Observations of daily living
ODLs are different from signs, symptoms, and clinical indicators in that they are defined by the patient, and are not necessarily directly mapped to biomedical models of disease and illness. Examples of ODLs include observations about sleep patterns, exercise behavior and activity trackers, nutritional intake, attitudes and moods, alertness at work or in class, and environmental features such as clutter in the living or working space. Not all patient-generated data constitute ODLs. For example, a patient with diabetes may record their blood glucose levels every day at home, generating data to share with their clinician. That kind of patient-generated data is crucial to inform clinical decision making, but does not constitute ODLs. ODLs are typically defined by patients and their families because they are meaningful to them, and help them self-manage their health and make decisions about it. ODLs may very well complement biomedical indicators and inform medical decision making by providing a more complete and holistic view of the patient as a whole person, provided they are properly integrated in clinical workflows and supported by health information technologies.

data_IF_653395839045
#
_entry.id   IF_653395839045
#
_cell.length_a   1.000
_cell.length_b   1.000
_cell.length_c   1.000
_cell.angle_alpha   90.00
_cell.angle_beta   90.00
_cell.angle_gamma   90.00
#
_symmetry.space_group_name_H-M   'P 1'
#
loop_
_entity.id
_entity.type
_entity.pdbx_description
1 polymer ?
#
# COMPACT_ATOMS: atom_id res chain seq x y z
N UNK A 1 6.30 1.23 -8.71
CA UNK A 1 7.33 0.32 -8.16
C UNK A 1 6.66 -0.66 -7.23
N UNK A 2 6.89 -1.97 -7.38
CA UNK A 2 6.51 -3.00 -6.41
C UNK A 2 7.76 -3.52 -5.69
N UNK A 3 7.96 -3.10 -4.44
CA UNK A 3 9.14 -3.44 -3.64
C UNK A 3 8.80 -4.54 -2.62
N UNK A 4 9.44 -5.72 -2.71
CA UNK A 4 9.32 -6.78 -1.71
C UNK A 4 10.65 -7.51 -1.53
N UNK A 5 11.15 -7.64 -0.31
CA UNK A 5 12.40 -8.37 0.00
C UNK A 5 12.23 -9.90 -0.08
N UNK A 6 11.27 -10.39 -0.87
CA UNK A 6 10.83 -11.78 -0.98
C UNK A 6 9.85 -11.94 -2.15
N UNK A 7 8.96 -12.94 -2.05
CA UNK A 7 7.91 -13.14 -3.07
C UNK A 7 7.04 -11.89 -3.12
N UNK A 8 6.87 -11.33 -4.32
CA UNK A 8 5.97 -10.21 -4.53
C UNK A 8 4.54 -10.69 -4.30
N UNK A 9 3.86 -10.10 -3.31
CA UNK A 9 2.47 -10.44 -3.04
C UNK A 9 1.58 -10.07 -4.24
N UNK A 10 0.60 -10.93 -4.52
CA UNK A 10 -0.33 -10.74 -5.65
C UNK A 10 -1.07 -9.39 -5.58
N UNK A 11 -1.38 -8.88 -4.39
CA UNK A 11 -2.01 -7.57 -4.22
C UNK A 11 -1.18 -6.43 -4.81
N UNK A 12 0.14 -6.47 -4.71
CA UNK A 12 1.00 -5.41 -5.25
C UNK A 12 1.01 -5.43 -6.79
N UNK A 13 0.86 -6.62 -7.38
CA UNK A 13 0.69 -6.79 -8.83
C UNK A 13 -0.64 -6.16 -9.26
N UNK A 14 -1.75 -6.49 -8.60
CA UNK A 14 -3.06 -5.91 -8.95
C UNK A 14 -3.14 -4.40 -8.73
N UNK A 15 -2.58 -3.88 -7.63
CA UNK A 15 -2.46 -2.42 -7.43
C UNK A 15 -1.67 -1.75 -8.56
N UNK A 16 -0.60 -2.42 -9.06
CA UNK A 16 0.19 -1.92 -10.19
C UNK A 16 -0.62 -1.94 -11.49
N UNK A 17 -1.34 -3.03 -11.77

- Health in Everyday Living
- Observations of Daily Living
- Impact of Consumer Health Informatics Applications, Agency for Healthcare Research and Quality (AHRQ)
- Foundations Striving to Prevent Obesity, Health Affairs
- The Engaged E-patient Population
- Tracking 'Observations of Daily Living' in Infants and the Elderly (WSJ)
- The Data Driven Life (NYT)
- How Life's Details Help Patients (WSJ)
- The Decision Tree: Taking Control of Your Health in the New Era of Personalized Medicine
- Jaen CR, Brennan, PF. MDs, Patients Need to Share Data; Technology Can Help Rheumatology News 2009 Dec;8(12):15-15.
- Incorporating Patient Generated Data in Meaningful Use of Health IT, Testimony to the US ONC HIT Policy Committee